This then and now uses a pair of old images supplied by two different sources and shows the Hillhurst Baptist Church, today a bike/cross country ski shop, in 1965 and earlier in the late 1950s. One shows an overall view of the building, the second, a group of people comprised mostly of children, seen standing at the back of the structure. We visit this site to document how things look today.
Built in 1908, Hillhurst Baptist was originally known, for a couple of years anyway, as Morleyville Road Baptist (perhaps the old name of the street it fronts upon?). In the 1950s an auditorium/hall type structure was added to the back of the church. Its plain form contrasts with the the architectural design of the church itself, which reflects a rather simplified Gothic Revival style. The building is painted in a bright blue colour, a garish shade for sure, which to some might be seen as unbefitting.
Hillhurst Baptist continued to serve the community until the early 1970s, when its congregation disbanded. Afterwards the building was used by various businesses, including a bridal shop and today that sports store mentioned. A martial arts studio occupies the addition out back.
The community in which the church (or former church) is located, Hillhurst, dates from the early part of the twentieth century. It’s one of Calgary’s older communities, located across the Bow River from downtown, and is home to a great many old historic structures.
As you can be see the church has not changed a great deal between the time the old photos were shot and now. Sure it’s been repainted but outside that the only difference of note is the small arched roof overhangs once located over each door. All are gone now but ghost outlines of their shape can still be seen on the walls if one looks closely.
The 1965 photo was supplied by our friends at the Calgary Public Library and comes from the Allison Jackson Collection. From the 1950s to the 1970s, Allison documented most of Calgary’s historic structures and her work has provided us lots of fodder for these sorts of posts. The library is the curator of her work.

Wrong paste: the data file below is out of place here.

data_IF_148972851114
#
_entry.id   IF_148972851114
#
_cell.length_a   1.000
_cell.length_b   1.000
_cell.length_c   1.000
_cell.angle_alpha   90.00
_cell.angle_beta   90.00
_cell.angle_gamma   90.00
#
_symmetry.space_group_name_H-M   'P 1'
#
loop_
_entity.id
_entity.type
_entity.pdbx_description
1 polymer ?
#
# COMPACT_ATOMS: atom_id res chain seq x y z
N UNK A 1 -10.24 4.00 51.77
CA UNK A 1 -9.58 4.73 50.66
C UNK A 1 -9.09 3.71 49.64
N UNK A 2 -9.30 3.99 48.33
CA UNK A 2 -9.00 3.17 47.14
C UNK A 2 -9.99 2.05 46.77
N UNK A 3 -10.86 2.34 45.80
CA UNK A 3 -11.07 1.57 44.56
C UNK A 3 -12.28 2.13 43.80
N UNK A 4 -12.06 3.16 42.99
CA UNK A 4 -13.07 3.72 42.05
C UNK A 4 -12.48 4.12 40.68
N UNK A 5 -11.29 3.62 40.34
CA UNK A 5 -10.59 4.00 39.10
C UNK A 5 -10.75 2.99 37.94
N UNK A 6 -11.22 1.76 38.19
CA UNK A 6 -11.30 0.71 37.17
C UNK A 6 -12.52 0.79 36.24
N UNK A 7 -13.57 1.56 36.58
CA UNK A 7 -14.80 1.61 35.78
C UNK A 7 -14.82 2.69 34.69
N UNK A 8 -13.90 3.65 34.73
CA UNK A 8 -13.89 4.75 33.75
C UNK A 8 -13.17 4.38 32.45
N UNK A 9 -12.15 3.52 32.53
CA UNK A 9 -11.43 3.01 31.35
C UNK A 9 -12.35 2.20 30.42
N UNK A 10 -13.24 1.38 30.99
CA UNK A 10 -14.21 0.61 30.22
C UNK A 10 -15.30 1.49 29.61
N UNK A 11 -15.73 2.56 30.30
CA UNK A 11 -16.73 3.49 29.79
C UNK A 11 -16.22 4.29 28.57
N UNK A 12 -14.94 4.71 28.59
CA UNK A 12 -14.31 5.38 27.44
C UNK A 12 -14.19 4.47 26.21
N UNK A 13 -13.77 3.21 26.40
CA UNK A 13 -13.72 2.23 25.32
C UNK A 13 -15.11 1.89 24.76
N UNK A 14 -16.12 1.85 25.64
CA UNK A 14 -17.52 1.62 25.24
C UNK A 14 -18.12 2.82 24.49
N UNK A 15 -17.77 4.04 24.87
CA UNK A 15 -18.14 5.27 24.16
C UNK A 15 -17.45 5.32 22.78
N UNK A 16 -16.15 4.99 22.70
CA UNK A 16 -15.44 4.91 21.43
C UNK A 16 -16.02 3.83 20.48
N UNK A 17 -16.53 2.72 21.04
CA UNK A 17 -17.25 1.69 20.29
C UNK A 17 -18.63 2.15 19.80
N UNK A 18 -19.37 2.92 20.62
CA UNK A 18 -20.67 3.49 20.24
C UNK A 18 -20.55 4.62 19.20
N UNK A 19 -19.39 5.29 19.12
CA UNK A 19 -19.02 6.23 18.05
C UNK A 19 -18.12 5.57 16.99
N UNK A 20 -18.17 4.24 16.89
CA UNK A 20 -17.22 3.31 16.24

The other photo is from the James Tworow Collection, Taken by his father, who traveled Western Canada visiting various congregations under employ of the church diocese. It’s not known exactly who the people in the photo are. If you recognize someone, please let us know! We’re crazy curious to know more.
This is the first then and now where we used photos from two contributors that showed the same overall subject. Interesting!
If you’re in possession of an old photo like the ones seen here, showing a street scene, historic building, or something else interesting like that, captured way back when, that you’d like us to use in a trademark BIGDoer then and now report, simply drop us a line. The image must be yours or can be in the public domain. We can accept scans or the original photo, which will get returned.
We’re often asked how we line up our shots, so they closely match the angle and composition of the old photos we use. It’s rather simple in concept but requires a great deal of patience and practice. We use a proprietary grid system which we’ve developed over the years, and line up everything in camera. We don’t crop or use any post production trickery. That would be too easy. We like a challenge and can’t do it any other way.
If you wish more information on what you’ve seen here, by all means contact us!
Date: April, 2015.
Location: Calgary, AB.
Article sources: Harry Sanders: Calgary historian, Baptist Church of Canada records, City of Calgary.
The building can be viewed and photographed from public property.